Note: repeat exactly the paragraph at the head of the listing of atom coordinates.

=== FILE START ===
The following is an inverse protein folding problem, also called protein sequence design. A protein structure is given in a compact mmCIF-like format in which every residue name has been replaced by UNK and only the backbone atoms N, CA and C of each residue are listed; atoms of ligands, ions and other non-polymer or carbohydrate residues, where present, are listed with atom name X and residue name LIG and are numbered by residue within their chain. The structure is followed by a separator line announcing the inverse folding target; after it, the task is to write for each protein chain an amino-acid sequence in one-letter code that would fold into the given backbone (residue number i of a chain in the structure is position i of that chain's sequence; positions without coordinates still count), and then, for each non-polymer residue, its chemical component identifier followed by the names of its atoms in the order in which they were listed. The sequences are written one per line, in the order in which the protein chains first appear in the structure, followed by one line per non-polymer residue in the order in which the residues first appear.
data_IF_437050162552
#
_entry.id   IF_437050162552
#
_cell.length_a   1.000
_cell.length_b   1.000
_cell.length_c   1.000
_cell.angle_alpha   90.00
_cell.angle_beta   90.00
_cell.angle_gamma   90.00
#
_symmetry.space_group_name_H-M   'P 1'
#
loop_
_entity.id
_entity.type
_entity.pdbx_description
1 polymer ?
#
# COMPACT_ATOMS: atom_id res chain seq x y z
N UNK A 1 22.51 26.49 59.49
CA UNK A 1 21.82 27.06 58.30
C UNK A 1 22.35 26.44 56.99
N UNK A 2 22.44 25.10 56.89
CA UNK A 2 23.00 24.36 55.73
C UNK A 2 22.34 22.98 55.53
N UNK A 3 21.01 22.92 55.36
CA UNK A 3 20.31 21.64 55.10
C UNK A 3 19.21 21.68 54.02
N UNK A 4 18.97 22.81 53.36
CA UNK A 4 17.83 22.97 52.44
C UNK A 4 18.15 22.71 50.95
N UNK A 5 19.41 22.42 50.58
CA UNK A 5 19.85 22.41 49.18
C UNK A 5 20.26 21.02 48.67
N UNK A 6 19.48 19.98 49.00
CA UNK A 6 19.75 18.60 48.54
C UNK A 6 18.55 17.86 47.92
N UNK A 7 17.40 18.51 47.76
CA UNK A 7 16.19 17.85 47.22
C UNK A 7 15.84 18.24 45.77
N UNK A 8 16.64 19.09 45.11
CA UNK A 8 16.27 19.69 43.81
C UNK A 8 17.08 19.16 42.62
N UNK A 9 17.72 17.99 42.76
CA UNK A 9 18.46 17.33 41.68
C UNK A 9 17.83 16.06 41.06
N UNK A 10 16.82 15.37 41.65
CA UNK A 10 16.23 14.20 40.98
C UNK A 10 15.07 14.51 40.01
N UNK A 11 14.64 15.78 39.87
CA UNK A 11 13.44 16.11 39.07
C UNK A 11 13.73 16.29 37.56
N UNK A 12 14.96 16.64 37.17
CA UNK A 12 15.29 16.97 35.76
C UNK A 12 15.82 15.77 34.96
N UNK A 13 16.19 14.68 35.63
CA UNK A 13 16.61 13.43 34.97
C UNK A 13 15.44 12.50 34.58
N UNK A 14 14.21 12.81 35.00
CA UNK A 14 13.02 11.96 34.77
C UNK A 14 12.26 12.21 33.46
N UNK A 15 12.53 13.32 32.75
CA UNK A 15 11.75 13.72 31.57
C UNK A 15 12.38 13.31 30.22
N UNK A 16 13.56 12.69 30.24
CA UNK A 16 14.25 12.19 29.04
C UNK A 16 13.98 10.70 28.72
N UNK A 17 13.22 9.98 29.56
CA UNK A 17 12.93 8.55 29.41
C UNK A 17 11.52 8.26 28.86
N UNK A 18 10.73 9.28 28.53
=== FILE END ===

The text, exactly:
The following is an inverse protein folding problem, also called protein sequence design. A protein structure is given in a compact mmCIF-like format in which every residue name has been replaced by UNK and only the backbone atoms N, CA and C of each residue are listed; atoms of ligands, ions and other non-polymer or carbohydrate residues, where present, are listed with atom name X and residue name LIG and are numbered by residue within their chain. The structure is followed by a separator line announcing the inverse folding target; after it, the task is to write for each protein chain an amino-acid sequence in one-letter code that would fold into the given backbone (residue number i of a chain in the structure is position i of that chain's sequence; positions without coordinates still count), and then, for each non-polymer residue, its chemical component identifier followed by the names of its atoms in the order in which they were listed. The sequences are written one per line, in the order in which the protein chains first appear in the structure, followed by one line per non-polymer residue in the order in which the residues first appear.